Christians are often the victim of surveillance and intimidation from the authorities and struggle to practice their religion without fear. Authorities often raid their worship services and those who convert to Christianity from Muslim faith fear persecution if they reveal their conversion. The vilification of religious communities, particularly Christians, Shi’as and Jews, continues through textbooks. Christians and Jews are regarded as the ‘enemy’ of Islam.
Liberals, freethinkers and atheists are often victim of arrest, torture and, in some cases, awarded the death penalty. Raif Badawi is the prisoner of conscience who has been in prison since 2012 for having liberal and dissenting views. Ahmad Al Shamri and Ashraf Fayadh are imprisoned for promoting atheist ideas and dissenting culture.
FCDO Human Rights Report 2020
The Saudi Government continued to deliver positive messages on religious tolerance, but restrictions remained on freedom of religion or belief. It continued to be illegal to practise publicly a religion other than Islam, but the reduced presence of the religious police and permission for expatriate non-Muslim faith groups to worship privately improved religious freedom.
APPG Commentary on the current state of Freedom of Religion or Belief 2019
While Saudi Arabia is known for its Wahhabi brand of Sunni Islam, it is estimated that its adherents only make up approximately 20% of Saudi Arabia’s population. Most of Saudi Arabia’s 85-90% Sunni population follow the Hanbali School of jurisprudence, with adherents of the Hanafi, Maliki, Shafi’i and Sufi groups also present. Additionally, between 10-15% of the population adhere to Shia Islam, mainly of the Twelver or Ithna’ashari grouping, with some Isma’ilis (approximately 700,000) and Zaydis also present in the country. Other groups, including Eastern Orthodox, Protestant, Roman Catholic, Jewish, Hindu, Buddhist, and Sikh groups are also present.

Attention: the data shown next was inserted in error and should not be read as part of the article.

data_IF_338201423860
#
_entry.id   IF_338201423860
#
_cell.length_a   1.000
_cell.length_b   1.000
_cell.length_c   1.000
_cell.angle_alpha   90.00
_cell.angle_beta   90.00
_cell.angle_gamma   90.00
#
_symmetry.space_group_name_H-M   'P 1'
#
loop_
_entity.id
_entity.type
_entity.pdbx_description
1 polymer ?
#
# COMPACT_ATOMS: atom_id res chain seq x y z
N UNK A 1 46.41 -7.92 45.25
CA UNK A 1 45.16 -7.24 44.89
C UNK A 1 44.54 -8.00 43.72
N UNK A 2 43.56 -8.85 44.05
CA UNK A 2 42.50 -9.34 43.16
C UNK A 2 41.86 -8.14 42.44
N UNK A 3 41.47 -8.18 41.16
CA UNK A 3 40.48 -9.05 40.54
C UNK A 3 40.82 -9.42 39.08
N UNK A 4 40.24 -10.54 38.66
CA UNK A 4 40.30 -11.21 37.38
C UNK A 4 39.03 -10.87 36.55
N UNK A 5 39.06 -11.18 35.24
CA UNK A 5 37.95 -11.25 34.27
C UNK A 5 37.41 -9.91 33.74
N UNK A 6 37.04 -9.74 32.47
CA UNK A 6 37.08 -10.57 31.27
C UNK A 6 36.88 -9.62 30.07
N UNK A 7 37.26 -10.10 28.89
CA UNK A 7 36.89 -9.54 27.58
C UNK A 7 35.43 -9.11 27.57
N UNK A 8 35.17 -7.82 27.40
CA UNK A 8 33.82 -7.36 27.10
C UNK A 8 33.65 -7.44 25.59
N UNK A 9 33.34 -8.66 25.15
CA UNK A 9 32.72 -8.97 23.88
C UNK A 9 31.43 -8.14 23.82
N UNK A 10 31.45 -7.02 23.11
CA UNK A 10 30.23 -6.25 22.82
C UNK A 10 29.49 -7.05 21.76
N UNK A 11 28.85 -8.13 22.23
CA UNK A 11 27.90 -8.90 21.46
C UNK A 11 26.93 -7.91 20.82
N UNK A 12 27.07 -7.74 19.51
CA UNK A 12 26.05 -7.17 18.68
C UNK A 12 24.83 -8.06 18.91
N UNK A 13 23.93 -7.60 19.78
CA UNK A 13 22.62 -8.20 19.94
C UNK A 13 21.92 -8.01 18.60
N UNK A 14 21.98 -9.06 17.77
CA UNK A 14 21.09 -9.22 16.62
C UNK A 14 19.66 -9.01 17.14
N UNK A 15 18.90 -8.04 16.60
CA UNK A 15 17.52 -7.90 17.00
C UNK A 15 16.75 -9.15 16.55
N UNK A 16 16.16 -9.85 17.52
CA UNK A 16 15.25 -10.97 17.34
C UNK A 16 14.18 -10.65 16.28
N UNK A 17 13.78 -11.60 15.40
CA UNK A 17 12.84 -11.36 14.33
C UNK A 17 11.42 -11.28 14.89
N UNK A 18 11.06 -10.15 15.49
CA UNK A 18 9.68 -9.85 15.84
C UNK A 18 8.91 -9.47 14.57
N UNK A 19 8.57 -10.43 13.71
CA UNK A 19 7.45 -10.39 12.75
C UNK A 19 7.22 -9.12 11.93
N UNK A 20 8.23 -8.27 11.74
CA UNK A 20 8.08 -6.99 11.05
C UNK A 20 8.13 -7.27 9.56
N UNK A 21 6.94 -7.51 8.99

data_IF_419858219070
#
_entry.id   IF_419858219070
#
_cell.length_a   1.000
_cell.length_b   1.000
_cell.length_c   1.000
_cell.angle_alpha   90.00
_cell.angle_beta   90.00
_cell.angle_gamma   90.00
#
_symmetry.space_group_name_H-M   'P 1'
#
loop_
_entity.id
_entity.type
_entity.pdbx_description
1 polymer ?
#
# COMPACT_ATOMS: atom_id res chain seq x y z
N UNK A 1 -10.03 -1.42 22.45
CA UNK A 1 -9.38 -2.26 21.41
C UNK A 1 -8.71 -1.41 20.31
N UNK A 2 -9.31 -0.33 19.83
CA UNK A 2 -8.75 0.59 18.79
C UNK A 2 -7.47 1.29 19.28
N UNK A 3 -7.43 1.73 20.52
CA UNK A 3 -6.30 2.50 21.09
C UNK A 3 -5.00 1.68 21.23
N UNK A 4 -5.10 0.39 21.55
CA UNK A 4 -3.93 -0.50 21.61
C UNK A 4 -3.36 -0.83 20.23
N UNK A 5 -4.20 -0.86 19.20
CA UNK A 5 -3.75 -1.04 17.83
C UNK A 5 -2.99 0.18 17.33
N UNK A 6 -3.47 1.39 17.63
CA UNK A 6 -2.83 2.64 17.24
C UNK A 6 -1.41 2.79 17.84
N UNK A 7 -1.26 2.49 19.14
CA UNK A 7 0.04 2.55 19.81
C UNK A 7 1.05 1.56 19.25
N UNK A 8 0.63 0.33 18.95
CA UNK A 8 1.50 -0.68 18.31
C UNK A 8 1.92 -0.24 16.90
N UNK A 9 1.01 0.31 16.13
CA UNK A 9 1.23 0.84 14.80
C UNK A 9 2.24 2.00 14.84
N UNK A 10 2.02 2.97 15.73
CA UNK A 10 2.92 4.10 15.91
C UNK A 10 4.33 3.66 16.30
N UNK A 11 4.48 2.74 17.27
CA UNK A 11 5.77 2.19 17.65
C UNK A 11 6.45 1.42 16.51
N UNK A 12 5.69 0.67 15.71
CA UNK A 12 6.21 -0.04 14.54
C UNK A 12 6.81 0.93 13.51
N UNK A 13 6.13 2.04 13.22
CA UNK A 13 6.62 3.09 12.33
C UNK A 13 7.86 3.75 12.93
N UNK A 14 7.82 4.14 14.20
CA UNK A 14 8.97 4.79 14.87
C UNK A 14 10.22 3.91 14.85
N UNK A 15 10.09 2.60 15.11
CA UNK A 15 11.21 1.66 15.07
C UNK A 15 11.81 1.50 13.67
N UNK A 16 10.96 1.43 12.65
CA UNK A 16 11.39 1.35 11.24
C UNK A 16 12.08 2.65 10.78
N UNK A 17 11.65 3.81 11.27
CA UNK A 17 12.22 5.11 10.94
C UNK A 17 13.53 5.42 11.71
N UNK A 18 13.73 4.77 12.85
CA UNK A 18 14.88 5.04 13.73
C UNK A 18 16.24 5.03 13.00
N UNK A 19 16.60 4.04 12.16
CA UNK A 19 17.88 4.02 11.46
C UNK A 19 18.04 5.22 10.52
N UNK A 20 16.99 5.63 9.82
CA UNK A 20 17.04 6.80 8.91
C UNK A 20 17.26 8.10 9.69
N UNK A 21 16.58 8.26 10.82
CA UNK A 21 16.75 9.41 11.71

Shia Muslims experience significant religious persecution in Saudi Arabia. The group faces daily discrimination in areas such as education, employment, and the judiciary, as well as being prevented from accessing senior positions in the government and military. The building of Shia mosques and the use of the Shia call to prayer is severely restricted outside of majority-Shia areas in the Eastern Province. Permits are necessary for Shia religious gatherings in private homes. Existing persecution has intensified in the aftermath of Shia protests in the Eastern Province in 2011. The Saudi government responded with an extreme crackdown, systematically arresting and sentencing Shia citizens with any connection to such protests. This crackdown has continued in 2019.
On the 23rd of April, the government announced the mass execution of 37 men, with at least 33 of these being members of the minority Shia community. Moreover, in May 2019, a second case was heard for Shia cleric Sheikh Mohammad bin Hassan al-Habib, as Saudi authorities sought to extend his existing seven-year prison sentence as a result of his support for Shia protestors.
Non-Muslim religious minorities and atheists are forbidden from practicing or expressing their beliefs in Saudi Arabia in public. While there remains a supposed allowance for the private practice of faith for non-Muslims who are not converts from Islam, this is uncodified and offers little real protection to religious minorities who fall under such a categorisation.